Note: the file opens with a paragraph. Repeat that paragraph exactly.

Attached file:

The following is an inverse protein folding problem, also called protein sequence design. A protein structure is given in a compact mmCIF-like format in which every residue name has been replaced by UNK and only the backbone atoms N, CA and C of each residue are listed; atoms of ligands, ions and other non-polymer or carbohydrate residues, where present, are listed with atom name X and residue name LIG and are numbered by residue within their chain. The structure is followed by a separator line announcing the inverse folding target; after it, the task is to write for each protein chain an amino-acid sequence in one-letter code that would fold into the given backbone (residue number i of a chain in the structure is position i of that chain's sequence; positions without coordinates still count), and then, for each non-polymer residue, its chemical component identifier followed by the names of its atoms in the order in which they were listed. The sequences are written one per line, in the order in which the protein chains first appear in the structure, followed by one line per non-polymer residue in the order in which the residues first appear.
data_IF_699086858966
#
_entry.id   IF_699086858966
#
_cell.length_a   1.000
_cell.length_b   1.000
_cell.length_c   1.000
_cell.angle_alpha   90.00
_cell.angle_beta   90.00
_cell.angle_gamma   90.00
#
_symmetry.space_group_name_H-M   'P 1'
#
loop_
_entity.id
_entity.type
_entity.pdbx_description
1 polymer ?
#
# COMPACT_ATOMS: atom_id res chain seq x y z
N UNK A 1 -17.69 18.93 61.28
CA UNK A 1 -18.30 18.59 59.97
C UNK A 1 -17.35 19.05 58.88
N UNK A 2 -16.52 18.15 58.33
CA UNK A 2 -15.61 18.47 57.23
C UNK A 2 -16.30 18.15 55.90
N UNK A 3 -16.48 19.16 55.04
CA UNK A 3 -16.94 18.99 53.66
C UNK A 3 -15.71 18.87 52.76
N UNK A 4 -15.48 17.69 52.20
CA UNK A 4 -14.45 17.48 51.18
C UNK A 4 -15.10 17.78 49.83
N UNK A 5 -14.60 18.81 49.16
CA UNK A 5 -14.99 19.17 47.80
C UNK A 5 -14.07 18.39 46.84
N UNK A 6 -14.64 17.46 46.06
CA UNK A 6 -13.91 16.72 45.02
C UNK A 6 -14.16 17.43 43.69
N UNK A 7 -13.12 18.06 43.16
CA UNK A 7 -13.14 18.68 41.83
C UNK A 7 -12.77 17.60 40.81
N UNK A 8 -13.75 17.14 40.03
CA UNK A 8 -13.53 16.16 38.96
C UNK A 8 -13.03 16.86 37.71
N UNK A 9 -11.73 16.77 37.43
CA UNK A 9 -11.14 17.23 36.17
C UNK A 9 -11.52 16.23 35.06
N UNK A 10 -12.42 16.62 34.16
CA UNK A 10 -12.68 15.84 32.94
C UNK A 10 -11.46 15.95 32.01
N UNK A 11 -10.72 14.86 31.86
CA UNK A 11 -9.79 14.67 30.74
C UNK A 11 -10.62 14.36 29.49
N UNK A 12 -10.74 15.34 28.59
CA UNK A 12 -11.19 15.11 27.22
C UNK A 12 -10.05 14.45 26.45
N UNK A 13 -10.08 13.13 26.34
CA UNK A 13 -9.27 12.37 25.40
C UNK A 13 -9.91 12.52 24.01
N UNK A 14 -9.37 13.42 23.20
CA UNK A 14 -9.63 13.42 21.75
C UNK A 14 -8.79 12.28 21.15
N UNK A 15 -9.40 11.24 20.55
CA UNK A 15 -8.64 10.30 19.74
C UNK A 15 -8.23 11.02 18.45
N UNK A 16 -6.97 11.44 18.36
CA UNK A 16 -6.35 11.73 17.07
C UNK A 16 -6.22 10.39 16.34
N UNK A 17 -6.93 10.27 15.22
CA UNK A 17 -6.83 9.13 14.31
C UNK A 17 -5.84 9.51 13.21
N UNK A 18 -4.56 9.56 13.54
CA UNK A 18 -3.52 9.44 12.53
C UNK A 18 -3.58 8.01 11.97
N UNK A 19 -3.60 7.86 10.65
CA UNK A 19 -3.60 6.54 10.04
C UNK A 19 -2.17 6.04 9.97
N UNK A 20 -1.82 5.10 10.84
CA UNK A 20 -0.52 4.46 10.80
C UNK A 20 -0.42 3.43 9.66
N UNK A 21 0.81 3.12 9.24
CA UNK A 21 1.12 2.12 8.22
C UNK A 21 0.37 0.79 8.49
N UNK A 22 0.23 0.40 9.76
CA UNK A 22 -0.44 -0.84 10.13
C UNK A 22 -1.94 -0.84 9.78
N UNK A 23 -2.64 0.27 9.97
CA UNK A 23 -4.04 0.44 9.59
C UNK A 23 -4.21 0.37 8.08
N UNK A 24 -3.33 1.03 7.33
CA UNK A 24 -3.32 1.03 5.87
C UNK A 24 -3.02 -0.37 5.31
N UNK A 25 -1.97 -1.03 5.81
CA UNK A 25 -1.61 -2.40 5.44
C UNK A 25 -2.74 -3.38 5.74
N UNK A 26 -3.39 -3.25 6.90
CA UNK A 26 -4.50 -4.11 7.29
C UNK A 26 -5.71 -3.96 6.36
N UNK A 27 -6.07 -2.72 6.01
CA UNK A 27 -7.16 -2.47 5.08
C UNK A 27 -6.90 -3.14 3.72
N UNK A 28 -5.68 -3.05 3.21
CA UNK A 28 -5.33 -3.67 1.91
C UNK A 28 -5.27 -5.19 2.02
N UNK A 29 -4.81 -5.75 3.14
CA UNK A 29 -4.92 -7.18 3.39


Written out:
The following is an inverse protein folding problem, also called protein sequence design. A protein structure is given in a compact mmCIF-like format in which every residue name has been replaced by UNK and only the backbone atoms N, CA and C of each residue are listed; atoms of ligands, ions and other non-polymer or carbohydrate residues, where present, are listed with atom name X and residue name LIG and are numbered by residue within their chain. The structure is followed by a separator line announcing the inverse folding target; after it, the task is to write for each protein chain an amino-acid sequence in one-letter code that would fold into the given backbone (residue number i of a chain in the structure is position i of that chain's sequence; positions without coordinates still count), and then, for each non-polymer residue, its chemical component identifier followed by the names of its atoms in the order in which they were listed. The sequences are written one per line, in the order in which the protein chains first appear in the structure, followed by one line per non-polymer residue in the order in which the residues first appear.